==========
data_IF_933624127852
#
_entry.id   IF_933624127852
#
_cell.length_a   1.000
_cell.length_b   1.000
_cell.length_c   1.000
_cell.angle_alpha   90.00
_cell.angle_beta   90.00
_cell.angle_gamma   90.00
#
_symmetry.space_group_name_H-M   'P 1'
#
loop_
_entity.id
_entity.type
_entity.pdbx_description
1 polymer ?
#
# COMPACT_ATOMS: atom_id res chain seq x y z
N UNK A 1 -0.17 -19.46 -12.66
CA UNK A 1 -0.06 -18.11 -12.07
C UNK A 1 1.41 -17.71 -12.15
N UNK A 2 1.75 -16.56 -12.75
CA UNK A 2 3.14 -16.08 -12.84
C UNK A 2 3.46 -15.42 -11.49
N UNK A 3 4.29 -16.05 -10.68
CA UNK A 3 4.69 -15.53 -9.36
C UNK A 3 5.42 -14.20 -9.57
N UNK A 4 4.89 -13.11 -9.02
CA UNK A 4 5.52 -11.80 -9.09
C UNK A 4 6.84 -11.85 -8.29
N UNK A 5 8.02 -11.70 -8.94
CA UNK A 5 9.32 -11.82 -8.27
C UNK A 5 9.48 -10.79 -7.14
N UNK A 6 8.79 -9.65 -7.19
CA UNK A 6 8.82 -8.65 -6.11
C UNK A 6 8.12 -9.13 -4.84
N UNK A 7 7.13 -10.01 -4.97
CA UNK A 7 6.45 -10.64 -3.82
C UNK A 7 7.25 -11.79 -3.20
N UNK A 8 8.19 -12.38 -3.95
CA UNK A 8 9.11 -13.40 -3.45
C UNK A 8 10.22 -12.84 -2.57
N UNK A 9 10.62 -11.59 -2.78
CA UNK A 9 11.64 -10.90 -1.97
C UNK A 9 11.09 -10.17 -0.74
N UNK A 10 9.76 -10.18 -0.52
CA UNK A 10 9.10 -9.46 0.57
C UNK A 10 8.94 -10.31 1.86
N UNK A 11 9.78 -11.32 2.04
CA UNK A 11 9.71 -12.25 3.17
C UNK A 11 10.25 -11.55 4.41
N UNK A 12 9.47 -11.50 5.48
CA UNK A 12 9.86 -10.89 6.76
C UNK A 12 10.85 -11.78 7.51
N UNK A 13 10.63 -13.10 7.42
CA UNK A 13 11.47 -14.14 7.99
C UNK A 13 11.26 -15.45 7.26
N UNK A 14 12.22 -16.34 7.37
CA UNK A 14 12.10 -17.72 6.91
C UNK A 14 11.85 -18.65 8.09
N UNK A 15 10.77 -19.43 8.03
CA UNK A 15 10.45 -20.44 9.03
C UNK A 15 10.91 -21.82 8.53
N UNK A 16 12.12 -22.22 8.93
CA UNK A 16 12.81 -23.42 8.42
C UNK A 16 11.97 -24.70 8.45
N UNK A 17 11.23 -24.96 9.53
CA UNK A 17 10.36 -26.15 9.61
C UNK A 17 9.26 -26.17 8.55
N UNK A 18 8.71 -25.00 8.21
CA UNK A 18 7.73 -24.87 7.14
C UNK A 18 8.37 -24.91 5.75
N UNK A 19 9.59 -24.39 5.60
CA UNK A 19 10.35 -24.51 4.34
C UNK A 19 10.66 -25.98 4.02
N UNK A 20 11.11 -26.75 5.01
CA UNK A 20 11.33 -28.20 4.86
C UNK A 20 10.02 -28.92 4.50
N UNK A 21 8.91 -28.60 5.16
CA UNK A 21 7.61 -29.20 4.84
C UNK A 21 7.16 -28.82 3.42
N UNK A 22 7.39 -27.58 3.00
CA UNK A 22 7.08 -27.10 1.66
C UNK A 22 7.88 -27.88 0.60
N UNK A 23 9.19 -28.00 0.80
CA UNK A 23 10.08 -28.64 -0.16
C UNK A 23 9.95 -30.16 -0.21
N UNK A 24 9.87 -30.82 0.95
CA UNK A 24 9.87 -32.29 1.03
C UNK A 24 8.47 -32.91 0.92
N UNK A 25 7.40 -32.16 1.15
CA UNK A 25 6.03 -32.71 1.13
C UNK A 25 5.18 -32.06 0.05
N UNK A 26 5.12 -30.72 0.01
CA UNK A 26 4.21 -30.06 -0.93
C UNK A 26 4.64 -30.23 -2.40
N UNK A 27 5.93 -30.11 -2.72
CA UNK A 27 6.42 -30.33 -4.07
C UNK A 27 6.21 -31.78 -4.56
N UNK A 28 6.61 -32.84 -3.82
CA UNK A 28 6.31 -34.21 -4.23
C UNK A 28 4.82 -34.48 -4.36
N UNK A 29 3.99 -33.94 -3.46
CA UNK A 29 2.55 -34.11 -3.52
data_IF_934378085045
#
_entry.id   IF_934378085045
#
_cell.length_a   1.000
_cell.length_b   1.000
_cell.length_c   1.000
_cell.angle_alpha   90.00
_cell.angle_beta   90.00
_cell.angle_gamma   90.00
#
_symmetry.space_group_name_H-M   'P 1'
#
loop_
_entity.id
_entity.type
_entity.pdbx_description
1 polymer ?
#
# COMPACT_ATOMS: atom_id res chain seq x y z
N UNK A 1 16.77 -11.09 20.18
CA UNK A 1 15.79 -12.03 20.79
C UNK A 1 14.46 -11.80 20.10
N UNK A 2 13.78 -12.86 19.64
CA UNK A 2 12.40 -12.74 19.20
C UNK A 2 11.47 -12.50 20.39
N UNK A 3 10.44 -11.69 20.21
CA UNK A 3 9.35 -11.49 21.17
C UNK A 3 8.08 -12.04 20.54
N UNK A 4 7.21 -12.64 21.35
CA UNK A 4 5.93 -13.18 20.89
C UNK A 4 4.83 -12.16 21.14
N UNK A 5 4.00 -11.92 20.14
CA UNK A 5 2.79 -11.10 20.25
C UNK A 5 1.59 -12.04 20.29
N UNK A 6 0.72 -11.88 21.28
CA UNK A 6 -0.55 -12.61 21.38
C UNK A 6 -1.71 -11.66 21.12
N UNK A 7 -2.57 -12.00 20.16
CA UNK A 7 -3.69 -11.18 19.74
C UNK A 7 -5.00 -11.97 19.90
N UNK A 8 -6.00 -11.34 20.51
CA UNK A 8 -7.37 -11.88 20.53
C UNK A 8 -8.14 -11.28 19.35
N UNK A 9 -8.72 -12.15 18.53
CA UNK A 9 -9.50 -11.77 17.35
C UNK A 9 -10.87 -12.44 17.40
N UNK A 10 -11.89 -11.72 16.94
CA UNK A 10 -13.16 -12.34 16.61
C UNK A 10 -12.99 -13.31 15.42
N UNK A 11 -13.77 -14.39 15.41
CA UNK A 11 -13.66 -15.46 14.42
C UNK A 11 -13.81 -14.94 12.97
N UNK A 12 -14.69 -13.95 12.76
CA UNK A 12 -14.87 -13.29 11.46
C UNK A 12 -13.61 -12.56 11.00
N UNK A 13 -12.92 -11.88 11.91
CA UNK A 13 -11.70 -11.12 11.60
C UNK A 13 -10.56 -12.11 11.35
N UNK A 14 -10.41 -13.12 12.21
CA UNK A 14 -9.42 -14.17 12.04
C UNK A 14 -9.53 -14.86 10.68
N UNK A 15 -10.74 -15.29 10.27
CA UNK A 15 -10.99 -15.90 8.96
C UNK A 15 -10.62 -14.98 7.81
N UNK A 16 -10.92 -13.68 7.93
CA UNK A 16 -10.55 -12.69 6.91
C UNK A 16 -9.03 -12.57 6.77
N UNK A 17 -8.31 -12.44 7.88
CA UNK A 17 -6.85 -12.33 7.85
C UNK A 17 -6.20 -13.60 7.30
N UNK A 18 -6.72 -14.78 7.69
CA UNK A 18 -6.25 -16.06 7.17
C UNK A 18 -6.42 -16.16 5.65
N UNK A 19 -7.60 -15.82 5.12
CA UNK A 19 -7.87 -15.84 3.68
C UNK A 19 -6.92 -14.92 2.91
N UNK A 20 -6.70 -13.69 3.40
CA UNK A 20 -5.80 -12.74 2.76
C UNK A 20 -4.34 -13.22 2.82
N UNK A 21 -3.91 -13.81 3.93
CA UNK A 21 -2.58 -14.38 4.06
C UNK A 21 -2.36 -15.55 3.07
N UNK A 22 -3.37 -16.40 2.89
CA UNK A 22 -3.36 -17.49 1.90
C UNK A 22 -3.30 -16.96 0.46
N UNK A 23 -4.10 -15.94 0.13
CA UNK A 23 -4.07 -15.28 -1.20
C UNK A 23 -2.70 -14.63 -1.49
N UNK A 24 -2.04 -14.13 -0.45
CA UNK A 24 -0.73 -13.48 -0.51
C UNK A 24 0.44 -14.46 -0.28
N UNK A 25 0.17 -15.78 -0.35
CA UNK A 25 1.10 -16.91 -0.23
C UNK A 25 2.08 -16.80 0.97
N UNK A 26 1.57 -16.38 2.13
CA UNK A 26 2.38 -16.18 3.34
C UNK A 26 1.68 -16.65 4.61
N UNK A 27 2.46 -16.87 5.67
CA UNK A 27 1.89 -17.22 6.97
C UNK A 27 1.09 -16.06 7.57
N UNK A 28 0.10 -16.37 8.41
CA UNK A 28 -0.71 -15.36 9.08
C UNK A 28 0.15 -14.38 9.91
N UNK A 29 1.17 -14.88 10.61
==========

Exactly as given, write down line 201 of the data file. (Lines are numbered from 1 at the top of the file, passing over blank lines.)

C UNK A 25 2.08 -16.80 0.97